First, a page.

We spent 3 days at Yangon, the capital of Myanmar. Those 3 days were full of bitter sweet experiences, from enjoying the awesomeness of Myanmar's culture and cuisines, almost being conned by a tout, trying to live a life of locals, plagued by sickness, laying lifelessly at hotel and ran out of medications and chevied by touts. Never once we had such a wonderful yet hard-passing full 3 days, nonetheless it remained an awesome memory whenever we reminiscence it.
|Sule Pagoda, the center of the Yangon city|
Upon arrival at Yangon International Airport, the first thing we do were compare the exchange rates and changed a few thousand kyats. Within a matter of sudden, we almost became a millionaire, haha!
Lucky for us, we met two fellow Malaysians hailed from Kedah and share a cab to the town. As a backpacker, budgeting is a must. Stroke the deal with the cab driver for 12000 kyats for 2 drop points - Sule Pagoda and Shwedagon Pagoda. We got the cab driver to help us take a group photo before embarking our journey, and lucky the photo was not blurred.
Yangon's weather on November was scorching hot. The sunlight was hurting our eyes, sweats were dripping and shirt was drenched with sweats. Clouds could barely seen hovering the sky.
Men were seen using an umbrella while walking, which was a not so common scene. Simply because the weather was intolerable.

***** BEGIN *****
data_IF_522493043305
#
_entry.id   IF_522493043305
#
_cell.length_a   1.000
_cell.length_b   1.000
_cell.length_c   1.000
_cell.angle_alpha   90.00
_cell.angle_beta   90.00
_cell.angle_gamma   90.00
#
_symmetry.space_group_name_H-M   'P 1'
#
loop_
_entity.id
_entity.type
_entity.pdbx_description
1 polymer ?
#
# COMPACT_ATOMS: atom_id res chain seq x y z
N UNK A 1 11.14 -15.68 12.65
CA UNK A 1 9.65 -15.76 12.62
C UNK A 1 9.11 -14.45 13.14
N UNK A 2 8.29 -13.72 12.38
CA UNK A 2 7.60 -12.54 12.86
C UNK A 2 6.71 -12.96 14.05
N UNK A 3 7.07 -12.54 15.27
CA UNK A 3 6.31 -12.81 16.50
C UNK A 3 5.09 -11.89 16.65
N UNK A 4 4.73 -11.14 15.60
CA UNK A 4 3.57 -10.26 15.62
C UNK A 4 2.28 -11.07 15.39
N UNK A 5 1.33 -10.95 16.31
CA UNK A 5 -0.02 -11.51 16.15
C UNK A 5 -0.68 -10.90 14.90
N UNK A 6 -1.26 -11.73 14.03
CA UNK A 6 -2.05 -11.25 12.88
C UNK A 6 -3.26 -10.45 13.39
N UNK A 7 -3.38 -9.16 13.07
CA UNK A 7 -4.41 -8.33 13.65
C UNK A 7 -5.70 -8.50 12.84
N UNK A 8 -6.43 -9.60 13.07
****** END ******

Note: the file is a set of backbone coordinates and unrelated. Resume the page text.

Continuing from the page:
The 2 ladies stopped by Shwedagon Pagoda, one of the most scared temples in Yangon. It is believed to contained 4 relics of the previous Buddha.
Entrance to the walkway to Shwedagon Pagoda is guarded a pair of Chinthes, which is revered by the Burmese and symbolize the royal throne of Myanmar. Such a magnificent view at the entrance.
To enter Shwedagon Pagoda, $10 or 8000 kyat is payable per pax as the entrance fees.
|Side view of Sule Pagoda|
We stopped at Sule Pagoda and decided not to visit it as the entrance fees were exorbitant - $4 or 3000 kyat. Instead, we walked around to explore the vicinity and the findings were promising.Lots of local cuisine, which we had no idea the name nor the hygienic level were tried.
Eating culture is Myanmar is very different compared to some of the countries in South East Asia. Instead of dining chair heights, people sit on stools and eat by a random makeshift stalls. Even the locals also sit on stools.
|A random vermicelli by the roaside, 300 kyats.|
|Shwe yin aye, 300 kyat. A must try local coconut milk mixed with condensed milk, added glutinous rice, sago a soggy bread dipped. The taste is very refreshing and cooling on a hot day. It is similar to what we called Cendol in Malaysia.|
|Shwe yin aye before adding the coconut milk|
|Mohinga, a local popular cuisine. Rice vermicelli is drenched with fish broth with onions, garlic, ginger. A must try when you are in Myanmar.|
|Some random noodles. Tasted like laksa from Malaysia.|
Obviously we had more than those mentioned above. After some walkings and spending some time in Yangon Circular Train, we went to an eatery nearby to train station without knowing what was being offered.
It turned out they are selling economy rice. All the above dishes cost us 3500 kyat, not to mention the excellent service rendered, probably due to they have not seen any non-locals dine there. The boss was attentive to us, fanning us, make sure we had enough tea and explaining each dishes to us. I wonder was these services were being part of the 3500 kyats charged? Nevertheless, the dishes were superb, and glad we had opportunity to try some local cooking.